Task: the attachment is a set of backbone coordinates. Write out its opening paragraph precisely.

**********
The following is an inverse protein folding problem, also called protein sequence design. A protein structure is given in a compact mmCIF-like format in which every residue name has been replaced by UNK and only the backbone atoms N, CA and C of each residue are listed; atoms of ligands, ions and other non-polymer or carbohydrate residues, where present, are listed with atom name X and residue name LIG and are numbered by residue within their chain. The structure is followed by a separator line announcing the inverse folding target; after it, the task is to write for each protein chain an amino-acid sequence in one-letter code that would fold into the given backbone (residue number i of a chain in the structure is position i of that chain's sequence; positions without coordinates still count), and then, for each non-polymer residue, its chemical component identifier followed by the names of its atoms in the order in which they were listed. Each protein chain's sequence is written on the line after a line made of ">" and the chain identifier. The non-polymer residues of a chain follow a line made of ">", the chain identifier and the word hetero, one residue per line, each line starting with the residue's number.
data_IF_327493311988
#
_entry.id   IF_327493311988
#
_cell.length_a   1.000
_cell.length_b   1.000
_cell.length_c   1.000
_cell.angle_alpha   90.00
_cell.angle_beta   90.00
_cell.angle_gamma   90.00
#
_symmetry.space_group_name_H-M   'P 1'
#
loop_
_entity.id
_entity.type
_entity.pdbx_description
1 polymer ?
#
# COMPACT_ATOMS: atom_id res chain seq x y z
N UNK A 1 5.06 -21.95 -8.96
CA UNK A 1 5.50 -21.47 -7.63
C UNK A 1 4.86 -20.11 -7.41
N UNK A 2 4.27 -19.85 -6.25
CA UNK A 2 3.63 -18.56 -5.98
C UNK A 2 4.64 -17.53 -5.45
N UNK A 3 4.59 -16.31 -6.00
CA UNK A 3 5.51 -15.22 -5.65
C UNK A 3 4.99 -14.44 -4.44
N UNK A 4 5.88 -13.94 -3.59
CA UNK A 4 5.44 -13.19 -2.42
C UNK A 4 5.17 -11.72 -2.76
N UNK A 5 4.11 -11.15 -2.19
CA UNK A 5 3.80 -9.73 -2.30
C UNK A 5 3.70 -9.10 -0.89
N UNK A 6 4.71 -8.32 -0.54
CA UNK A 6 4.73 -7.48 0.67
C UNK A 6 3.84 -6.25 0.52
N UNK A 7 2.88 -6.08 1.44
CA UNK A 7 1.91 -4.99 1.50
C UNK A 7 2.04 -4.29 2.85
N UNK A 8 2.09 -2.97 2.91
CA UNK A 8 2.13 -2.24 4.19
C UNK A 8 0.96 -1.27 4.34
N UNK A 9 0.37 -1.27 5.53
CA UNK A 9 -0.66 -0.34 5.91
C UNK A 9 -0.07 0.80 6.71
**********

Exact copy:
The following is an inverse protein folding problem, also called protein sequence design. A protein structure is given in a compact mmCIF-like format in which every residue name has been replaced by UNK and only the backbone atoms N, CA and C of each residue are listed; atoms of ligands, ions and other non-polymer or carbohydrate residues, where present, are listed with atom name X and residue name LIG and are numbered by residue within their chain. The structure is followed by a separator line announcing the inverse folding target; after it, the task is to write for each protein chain an amino-acid sequence in one-letter code that would fold into the given backbone (residue number i of a chain in the structure is position i of that chain's sequence; positions without coordinates still count), and then, for each non-polymer residue, its chemical component identifier followed by the names of its atoms in the order in which they were listed. Each protein chain's sequence is written on the line after a line made of ">" and the chain identifier. The non-polymer residues of a chain follow a line made of ">", the chain identifier and the word hetero, one residue per line, each line starting with the residue's number.